1. Top of page
  2. Abstract
  3. Introduction
  4. Materials and Methods
  5. Results
  6. Discussion
  7. Disclosures
  8. Acknowledgements
  9. References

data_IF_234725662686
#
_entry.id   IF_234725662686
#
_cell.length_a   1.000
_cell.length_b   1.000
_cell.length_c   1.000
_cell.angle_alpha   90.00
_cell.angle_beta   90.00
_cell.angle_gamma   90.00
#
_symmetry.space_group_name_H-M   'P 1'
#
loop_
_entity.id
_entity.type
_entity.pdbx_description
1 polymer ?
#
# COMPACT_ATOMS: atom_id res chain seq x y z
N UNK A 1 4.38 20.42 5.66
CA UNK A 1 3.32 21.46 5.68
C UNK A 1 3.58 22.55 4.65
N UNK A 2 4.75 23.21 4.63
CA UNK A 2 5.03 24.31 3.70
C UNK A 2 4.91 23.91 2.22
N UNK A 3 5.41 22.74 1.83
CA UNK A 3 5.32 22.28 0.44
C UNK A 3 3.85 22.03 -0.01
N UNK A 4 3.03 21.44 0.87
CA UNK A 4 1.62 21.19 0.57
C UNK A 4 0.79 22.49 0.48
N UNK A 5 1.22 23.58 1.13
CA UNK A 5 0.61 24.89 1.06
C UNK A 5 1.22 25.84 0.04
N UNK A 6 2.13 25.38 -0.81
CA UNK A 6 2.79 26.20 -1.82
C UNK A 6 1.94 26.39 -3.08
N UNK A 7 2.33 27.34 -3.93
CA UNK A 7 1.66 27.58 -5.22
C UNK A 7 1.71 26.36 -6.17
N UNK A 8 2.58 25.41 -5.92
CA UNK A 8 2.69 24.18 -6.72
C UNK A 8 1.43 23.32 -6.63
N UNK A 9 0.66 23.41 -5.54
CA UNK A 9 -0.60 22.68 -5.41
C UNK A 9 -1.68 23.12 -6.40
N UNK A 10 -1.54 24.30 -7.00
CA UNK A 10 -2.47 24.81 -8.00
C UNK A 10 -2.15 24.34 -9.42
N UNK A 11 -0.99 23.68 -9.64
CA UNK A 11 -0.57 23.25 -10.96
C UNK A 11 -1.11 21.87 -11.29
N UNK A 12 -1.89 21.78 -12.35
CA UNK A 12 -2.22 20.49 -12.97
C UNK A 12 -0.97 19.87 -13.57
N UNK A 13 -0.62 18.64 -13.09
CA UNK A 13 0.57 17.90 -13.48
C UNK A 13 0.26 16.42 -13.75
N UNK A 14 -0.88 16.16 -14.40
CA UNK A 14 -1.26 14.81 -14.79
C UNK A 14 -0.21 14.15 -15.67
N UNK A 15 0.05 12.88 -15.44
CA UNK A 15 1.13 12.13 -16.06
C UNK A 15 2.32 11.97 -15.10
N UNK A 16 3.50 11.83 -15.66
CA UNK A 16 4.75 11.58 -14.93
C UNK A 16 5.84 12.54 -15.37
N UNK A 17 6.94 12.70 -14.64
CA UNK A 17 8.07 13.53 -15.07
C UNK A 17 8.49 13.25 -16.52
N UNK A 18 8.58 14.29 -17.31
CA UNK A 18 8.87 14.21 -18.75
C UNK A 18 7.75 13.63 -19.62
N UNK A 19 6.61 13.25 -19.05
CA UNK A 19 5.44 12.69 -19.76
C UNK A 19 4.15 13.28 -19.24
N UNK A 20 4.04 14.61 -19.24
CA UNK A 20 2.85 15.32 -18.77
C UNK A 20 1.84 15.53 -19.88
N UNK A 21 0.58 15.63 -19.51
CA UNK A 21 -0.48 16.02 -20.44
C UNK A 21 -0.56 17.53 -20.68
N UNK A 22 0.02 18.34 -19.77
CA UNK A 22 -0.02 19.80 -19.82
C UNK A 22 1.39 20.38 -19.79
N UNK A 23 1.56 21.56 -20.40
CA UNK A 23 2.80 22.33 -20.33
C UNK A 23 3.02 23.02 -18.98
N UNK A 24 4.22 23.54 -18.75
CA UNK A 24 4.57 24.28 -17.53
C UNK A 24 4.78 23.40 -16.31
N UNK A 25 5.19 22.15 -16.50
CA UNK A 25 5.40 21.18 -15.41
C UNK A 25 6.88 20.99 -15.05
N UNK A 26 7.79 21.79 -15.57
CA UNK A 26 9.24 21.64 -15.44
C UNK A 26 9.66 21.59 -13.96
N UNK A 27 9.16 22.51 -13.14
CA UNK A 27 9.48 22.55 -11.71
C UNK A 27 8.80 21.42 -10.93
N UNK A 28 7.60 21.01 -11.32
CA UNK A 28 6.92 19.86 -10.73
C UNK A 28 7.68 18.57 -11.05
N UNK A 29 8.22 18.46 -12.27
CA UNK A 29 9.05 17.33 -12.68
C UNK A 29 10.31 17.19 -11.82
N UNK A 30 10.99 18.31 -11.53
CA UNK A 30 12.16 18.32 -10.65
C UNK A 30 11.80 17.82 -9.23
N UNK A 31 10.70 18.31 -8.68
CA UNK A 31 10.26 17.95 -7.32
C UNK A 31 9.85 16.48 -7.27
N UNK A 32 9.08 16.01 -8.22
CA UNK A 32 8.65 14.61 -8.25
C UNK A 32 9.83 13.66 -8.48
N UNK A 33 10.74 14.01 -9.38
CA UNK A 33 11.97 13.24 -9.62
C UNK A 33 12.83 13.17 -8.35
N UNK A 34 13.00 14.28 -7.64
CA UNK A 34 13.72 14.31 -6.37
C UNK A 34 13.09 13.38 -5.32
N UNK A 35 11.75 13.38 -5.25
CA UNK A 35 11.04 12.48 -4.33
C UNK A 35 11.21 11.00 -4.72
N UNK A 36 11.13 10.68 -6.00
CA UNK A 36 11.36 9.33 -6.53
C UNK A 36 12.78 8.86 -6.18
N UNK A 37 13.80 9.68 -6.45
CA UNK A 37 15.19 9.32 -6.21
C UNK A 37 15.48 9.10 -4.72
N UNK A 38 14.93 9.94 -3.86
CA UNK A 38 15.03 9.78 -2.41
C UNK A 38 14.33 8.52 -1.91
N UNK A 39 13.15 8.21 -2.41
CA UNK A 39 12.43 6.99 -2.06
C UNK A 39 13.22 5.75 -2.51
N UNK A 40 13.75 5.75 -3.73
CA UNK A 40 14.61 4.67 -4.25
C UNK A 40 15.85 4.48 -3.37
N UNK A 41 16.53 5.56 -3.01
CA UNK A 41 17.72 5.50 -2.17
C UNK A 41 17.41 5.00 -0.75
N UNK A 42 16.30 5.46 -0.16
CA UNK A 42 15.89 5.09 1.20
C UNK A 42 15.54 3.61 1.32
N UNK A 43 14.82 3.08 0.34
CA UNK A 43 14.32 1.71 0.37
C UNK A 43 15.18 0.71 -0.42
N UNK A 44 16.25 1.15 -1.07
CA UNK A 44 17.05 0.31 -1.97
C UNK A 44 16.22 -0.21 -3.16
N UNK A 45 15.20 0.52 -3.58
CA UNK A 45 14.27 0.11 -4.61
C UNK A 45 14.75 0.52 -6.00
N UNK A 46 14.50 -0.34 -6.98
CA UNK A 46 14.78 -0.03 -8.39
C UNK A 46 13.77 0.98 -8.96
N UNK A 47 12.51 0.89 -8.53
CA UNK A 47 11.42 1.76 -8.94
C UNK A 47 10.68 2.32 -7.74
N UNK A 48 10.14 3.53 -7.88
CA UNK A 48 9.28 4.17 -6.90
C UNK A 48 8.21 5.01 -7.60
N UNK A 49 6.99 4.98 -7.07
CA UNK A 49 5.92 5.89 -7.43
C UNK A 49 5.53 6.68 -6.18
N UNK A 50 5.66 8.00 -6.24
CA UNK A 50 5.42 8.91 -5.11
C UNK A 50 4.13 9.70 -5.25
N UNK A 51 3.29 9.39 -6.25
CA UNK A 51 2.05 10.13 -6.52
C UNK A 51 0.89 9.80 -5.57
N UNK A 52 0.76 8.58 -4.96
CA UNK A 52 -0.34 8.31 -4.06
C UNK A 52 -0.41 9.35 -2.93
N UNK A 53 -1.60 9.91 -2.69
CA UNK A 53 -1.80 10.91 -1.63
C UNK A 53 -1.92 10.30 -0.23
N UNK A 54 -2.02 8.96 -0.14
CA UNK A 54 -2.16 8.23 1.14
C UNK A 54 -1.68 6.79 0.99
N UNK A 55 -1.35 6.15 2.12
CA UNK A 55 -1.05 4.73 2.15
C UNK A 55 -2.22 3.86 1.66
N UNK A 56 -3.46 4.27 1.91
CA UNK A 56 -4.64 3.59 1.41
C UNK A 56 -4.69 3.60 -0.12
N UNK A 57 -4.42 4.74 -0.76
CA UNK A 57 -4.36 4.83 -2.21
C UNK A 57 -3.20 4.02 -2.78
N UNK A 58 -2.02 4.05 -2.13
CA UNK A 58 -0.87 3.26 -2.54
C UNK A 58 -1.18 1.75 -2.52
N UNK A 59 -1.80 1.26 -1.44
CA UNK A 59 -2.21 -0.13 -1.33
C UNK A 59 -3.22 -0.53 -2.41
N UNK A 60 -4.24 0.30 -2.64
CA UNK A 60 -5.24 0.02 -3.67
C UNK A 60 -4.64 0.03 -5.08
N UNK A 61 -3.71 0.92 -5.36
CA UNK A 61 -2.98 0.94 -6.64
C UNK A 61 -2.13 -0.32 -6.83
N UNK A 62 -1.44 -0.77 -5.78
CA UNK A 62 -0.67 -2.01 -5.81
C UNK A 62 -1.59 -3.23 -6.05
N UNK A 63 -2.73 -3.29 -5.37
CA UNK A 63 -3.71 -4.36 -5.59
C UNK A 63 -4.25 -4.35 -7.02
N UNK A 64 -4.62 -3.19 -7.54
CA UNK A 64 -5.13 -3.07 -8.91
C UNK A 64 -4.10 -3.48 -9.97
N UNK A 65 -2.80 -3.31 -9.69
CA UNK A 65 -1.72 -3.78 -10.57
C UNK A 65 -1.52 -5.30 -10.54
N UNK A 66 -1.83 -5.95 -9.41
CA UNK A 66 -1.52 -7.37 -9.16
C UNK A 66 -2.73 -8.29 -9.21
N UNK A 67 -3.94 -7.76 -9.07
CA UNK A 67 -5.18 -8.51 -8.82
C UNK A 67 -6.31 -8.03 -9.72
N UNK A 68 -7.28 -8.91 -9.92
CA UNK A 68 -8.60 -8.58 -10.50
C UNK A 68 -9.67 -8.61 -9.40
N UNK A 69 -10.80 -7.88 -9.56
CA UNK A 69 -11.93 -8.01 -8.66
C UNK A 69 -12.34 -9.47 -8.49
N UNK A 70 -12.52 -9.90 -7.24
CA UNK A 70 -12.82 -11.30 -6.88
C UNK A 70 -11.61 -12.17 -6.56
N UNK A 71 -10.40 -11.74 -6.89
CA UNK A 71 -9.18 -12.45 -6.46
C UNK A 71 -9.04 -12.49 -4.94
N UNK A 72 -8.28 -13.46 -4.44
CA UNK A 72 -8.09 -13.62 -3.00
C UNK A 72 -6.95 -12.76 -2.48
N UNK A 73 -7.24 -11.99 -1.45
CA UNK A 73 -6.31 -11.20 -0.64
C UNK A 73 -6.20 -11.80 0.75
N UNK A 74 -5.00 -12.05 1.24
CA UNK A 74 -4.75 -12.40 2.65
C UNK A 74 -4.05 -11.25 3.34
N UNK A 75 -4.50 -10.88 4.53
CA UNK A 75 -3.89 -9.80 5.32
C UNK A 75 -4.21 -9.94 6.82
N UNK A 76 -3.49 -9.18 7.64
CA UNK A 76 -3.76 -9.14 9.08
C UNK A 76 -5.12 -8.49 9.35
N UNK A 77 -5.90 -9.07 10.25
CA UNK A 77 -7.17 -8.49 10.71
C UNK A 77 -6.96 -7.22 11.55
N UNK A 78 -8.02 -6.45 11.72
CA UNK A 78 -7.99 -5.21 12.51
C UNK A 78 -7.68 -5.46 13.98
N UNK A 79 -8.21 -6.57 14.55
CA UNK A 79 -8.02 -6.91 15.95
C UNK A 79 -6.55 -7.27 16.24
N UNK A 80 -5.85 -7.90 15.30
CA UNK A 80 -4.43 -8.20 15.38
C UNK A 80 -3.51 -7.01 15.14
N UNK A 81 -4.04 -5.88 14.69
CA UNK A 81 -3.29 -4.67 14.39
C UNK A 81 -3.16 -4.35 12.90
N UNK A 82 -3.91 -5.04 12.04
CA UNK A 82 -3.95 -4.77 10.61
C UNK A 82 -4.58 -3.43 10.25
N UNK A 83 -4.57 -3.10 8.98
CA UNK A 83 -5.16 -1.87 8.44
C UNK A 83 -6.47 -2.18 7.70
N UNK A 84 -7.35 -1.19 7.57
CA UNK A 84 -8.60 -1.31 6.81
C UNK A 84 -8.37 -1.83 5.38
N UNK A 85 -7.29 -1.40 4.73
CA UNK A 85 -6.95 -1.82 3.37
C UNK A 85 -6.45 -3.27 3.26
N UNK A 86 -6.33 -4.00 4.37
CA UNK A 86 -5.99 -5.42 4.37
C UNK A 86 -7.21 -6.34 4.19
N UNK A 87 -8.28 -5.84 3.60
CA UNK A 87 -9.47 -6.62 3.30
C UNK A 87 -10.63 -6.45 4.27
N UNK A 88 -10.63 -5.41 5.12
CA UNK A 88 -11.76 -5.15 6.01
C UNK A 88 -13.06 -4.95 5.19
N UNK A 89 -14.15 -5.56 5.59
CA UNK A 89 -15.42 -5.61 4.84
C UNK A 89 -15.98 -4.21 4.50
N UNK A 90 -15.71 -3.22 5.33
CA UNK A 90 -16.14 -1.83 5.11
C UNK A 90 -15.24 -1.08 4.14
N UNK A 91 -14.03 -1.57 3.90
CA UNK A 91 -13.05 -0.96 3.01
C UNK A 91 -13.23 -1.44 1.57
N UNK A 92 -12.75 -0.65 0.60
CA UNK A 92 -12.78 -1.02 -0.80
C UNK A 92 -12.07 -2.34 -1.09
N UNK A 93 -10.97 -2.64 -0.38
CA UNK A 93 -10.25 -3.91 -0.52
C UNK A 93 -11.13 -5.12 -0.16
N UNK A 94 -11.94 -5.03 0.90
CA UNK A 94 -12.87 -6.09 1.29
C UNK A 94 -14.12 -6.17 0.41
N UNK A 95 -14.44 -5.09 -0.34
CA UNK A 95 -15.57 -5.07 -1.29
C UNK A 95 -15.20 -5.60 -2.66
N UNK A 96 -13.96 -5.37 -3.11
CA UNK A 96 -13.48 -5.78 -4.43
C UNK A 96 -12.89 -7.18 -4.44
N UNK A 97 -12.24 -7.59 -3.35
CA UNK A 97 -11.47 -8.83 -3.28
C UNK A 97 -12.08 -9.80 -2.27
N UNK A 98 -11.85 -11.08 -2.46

Strontium (Sr) compounds (such as Sr ranelate) have been identified as new antiosteoporosis agents for their potential to decrease the vertebral and nonvertebral fracture risk in postmenopausal women.1–3 Unlike traditional antiosteoporosis agents, which either increase bone formation (by recombinant parathyroid hormones) or inhibit bone resorption (by bisphosphonates), Sr compounds have the potential to exert an uncoupling effect on bone formation and bone resorption. It has been shown that Sr ranelate treatment decrease the histomorphometric bone-resorption variables while maintaining or increasing the bone-formation variables in both animal studies4, 5 and clinical trials.1, 2, 6 However, the mechanism behind the dual effect of Sr on bone is not clear. Several in vitro studies have suggested that Sr has the potential to increase proliferation and differentiation of osteoblastic cells or osteoprogenitor cells.7–12 Moreover, one of our previous studies demonstrated that Sr increases the osteoblastic lineage differentiation of bone marrow stromal cells.13 In addition to the stimulatory effect on osteoblast proliferation and differentiation, it also has been shown that Sr decreases osteoclastic bone resorption.11, 14, 15 Several mechanisms for inhibited osteoclast activity have been proposed and explored, including inhibition of carbonic anhydrase II and vitronectin receptor expression, as observed in chicken bone marrow cells14; disruption of the osteoclast actin-containing sealing zone, as in murine spleen–derived osteoclasts11; and a decrease in ruffled border formation, as in murine bone marrow–derived osteoclasts.13 A more recent study has shown that Sr can induce apoptosis in mature osteoclasts of rabbits by stimulating the calcium-sensing receptors (CaSRs) at doses higher than 9 mM.16 Although these in vitro investigations have provided cellular and molecular evidence for the anabolic and antiresorptive effects of Sr on bone cells, they do not provide information on the cross-talk between osteoblasts and osteoclasts in response to Sr treatment.